Use the word "call" as a noun or as a verb when communicating with another person by phone or in person.
In this first set of examples, "call" is a noun for telephone technology:
- I got a phone call.
- I have to take this call.
- Shondra received a call for a job interview.
- Lester is trying to make a call.
- It’s not a good idea to take a call while you are driving a car. (take a call = answer the phone)
You can also use "call" as a verb that describes the action of taking or making a phone call:
- Call me when you get home.
- Your mother called to say she has some good news.
- Who are you calling? (Or you can use "whom" in this question because it’s an object.)
- Who called? ("Who" is the subject.)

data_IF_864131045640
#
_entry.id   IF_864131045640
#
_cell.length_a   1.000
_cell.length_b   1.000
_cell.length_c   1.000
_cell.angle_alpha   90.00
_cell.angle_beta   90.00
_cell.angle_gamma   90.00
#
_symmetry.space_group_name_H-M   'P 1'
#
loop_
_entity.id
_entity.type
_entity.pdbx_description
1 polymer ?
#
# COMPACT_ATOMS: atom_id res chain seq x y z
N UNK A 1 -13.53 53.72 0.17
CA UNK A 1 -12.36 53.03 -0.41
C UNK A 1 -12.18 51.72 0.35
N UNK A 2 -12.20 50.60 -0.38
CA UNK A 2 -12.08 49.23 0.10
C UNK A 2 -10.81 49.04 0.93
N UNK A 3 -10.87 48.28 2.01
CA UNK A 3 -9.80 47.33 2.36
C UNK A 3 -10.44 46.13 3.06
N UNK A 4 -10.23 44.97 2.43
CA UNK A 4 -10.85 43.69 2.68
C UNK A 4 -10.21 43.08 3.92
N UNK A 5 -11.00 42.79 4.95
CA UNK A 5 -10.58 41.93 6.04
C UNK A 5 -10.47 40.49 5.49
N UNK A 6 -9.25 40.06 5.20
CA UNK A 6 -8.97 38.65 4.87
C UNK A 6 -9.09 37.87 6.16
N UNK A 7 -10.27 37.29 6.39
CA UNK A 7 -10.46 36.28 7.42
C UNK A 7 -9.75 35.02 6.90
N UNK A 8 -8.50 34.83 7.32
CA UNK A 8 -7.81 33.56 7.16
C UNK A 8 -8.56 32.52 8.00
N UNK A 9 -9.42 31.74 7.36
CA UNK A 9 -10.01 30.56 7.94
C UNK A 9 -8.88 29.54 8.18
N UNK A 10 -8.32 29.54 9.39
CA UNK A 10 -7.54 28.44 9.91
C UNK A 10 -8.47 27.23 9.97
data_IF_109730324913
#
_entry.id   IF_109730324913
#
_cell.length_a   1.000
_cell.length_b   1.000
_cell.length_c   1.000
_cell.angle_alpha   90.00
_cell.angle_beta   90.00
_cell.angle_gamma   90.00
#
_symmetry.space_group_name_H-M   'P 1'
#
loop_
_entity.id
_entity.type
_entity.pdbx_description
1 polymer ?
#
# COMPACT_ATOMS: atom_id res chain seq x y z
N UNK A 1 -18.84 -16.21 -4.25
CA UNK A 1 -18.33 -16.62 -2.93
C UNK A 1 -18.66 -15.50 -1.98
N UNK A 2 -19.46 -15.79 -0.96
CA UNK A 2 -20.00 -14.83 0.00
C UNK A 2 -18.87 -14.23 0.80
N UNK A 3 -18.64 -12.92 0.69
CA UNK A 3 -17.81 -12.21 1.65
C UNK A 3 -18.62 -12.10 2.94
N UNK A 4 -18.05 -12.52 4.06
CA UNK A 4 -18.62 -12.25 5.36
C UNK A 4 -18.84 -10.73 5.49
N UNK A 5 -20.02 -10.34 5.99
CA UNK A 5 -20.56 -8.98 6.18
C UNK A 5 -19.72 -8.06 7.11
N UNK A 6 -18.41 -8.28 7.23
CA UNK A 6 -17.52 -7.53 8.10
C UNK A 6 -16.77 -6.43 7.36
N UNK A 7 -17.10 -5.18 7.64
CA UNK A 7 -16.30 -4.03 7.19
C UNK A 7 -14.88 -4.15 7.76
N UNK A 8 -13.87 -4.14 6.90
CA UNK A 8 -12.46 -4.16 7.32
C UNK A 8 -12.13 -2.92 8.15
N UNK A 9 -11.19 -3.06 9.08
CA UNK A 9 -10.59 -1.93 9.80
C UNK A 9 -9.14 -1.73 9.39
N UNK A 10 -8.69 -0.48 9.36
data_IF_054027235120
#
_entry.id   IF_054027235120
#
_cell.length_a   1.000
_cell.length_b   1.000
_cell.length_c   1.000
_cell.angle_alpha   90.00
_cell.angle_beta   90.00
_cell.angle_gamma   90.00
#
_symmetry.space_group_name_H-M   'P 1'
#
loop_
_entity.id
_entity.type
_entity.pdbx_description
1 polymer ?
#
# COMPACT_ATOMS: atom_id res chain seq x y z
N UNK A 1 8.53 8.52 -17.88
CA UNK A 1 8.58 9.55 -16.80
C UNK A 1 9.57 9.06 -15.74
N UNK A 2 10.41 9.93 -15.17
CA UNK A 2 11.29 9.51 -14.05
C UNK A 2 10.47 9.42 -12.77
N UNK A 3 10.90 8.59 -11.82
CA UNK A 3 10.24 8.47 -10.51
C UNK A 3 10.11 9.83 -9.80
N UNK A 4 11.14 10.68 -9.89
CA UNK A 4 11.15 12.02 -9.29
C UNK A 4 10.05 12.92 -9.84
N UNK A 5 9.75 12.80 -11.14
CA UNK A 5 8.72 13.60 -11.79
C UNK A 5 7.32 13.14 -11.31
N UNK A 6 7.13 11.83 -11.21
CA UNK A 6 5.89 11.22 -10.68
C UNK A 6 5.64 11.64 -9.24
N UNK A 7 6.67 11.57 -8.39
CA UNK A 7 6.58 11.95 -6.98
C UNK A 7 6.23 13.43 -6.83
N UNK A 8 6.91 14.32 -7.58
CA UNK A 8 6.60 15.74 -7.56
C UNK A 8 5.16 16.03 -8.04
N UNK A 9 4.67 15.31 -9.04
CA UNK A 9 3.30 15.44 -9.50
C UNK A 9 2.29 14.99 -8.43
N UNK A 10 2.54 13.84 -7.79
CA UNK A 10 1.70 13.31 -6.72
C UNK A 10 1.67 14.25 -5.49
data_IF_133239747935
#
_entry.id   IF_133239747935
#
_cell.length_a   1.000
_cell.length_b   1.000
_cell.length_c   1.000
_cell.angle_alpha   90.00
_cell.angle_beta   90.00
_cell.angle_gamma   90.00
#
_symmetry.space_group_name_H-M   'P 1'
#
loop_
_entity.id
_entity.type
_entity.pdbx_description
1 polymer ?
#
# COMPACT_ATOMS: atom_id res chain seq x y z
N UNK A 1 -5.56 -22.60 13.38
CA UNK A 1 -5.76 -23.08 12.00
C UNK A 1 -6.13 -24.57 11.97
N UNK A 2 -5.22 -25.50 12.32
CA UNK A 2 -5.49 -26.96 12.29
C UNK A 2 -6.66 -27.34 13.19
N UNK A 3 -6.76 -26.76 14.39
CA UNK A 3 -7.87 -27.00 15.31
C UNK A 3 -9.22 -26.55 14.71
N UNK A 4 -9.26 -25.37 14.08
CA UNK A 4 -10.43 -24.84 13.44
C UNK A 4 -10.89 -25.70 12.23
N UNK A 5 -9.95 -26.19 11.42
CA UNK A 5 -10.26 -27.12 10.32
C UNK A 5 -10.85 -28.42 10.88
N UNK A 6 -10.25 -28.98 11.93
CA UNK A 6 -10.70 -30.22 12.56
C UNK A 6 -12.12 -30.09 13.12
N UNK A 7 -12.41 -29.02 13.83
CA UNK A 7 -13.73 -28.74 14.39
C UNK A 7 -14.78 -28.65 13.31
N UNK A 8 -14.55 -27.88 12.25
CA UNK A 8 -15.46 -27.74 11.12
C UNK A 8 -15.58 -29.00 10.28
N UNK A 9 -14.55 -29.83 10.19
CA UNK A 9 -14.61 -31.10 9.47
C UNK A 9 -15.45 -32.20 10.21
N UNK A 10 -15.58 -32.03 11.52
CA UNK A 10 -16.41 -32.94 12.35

- Has anyone called about the car?
There are many different circumstances under which the word "call" is used:
- The teacher called on Rosa to answer the question.
- Bill feels a calling to help those who are less fortunate than he is. (a calling = a spiritual motivation)
- Mohamed has to keep his eye on his cell phone tonight because he’s on call. (on call = available immediately as part of one’s job.)
- Volunteer fire fighters are on call 24/7. (24/7 = 24 hours a day, seven days a week)
- Salespeople often have to make cold calls as part of their job. (cold call = a phone call or personal visit made in order to sell something to a customer)
- Sandy works as a call girl. (call girl = female escort who is paid to have a relationship with a man)
- Saritha works at a call center. (call center = a place that takes phone calls from customers)
- What is this called? (What is the name of the this thing?)
- A soldier answers the call of duty. (call of duty = to sacrifice oneself for a cause)
- He called her a name. (call a name = to say something mean about another person)
- It’s not nice to call other people names.
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July 28, 2016